Russians can counter sanctions by refusing space cooperation with NASA, thus rendering American astronauts grounded.
    Russians can offer a military base in Kalinsgrad/ Prussia to the Chinese and North Koreans or simply lease the land out to Chinese migrants.
    Chinese will benefit enormously from business contracts which had been developed by Europeans and Americans.
    When sanctions are over it will be harder to re-establish those business relationships again.
    European companies are not ready to loose Billions of dollars for Madian protesters.
    Finally, Iran wins because it will simply get its wish of toys to block the strait of Hormuz and if that happens, even for a week, US economy will stall.
    In Egypt, general Asisi will do the same with Suez canal, also stalling the European economy. These two Russian allies will be the decider of any confrontation between US, EU and Russia.

    March 6, 2014 at 12:58 pm | Reply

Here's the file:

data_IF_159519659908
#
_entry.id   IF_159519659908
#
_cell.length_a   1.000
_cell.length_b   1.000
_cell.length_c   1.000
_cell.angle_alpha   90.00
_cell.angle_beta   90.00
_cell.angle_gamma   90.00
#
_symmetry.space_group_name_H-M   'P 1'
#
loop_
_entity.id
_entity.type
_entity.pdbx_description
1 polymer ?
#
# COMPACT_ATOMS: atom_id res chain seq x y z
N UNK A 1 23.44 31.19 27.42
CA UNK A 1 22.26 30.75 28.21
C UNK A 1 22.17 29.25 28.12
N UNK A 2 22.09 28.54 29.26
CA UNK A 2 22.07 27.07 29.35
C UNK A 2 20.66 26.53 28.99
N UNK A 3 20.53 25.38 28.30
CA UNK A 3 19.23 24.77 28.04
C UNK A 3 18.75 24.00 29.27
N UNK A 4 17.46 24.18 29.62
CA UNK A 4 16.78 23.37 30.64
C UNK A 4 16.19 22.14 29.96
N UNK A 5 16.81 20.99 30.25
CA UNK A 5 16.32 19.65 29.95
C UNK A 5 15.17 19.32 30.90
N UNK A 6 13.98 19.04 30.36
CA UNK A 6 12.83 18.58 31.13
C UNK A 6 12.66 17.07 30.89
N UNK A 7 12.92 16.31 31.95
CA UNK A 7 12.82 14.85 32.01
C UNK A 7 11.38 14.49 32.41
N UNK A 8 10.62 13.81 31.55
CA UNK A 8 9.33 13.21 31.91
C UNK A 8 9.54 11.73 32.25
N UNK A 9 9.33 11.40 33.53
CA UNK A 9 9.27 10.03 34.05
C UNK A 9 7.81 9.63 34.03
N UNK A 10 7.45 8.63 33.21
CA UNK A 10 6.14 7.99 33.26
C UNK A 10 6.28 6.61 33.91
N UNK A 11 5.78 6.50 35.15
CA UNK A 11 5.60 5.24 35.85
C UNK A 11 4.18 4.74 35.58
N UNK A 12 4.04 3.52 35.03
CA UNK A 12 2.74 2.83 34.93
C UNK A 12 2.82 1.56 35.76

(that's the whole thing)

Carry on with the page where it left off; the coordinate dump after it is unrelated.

16. Rick McDaniel

    The U.S. lost its credibility 5 yrs. ago. There are no signs it will be regained. Perhaps not ever.

    March 6, 2014 at 5:19 pm | Reply
  17. JeffHB

    I think that until the top income brackets and their TEA Party pawns are willing to pay for the wars they want to start, with much higher taxes and a fair share of their children's blood, we just have to face reality that we cannot afford any more wars on a credit card. Its easy to support war when you and yours are not the ones dying in them, when you and yours are not paying for them..

    March 6, 2014 at 6:17 pm | Reply
    • shutupjeff

      Jeff, Shut Up. This is an all volunteer military even the jobs within the military are volunteer and as such it is those who wish to fight who fight. Second, more people die being murdered in American streets each year than have died in 13 years of war in the middle east. 3rd, Shut up jeff

      March 7, 2014 at 11:15 am | Reply
  18. Anna Bensabat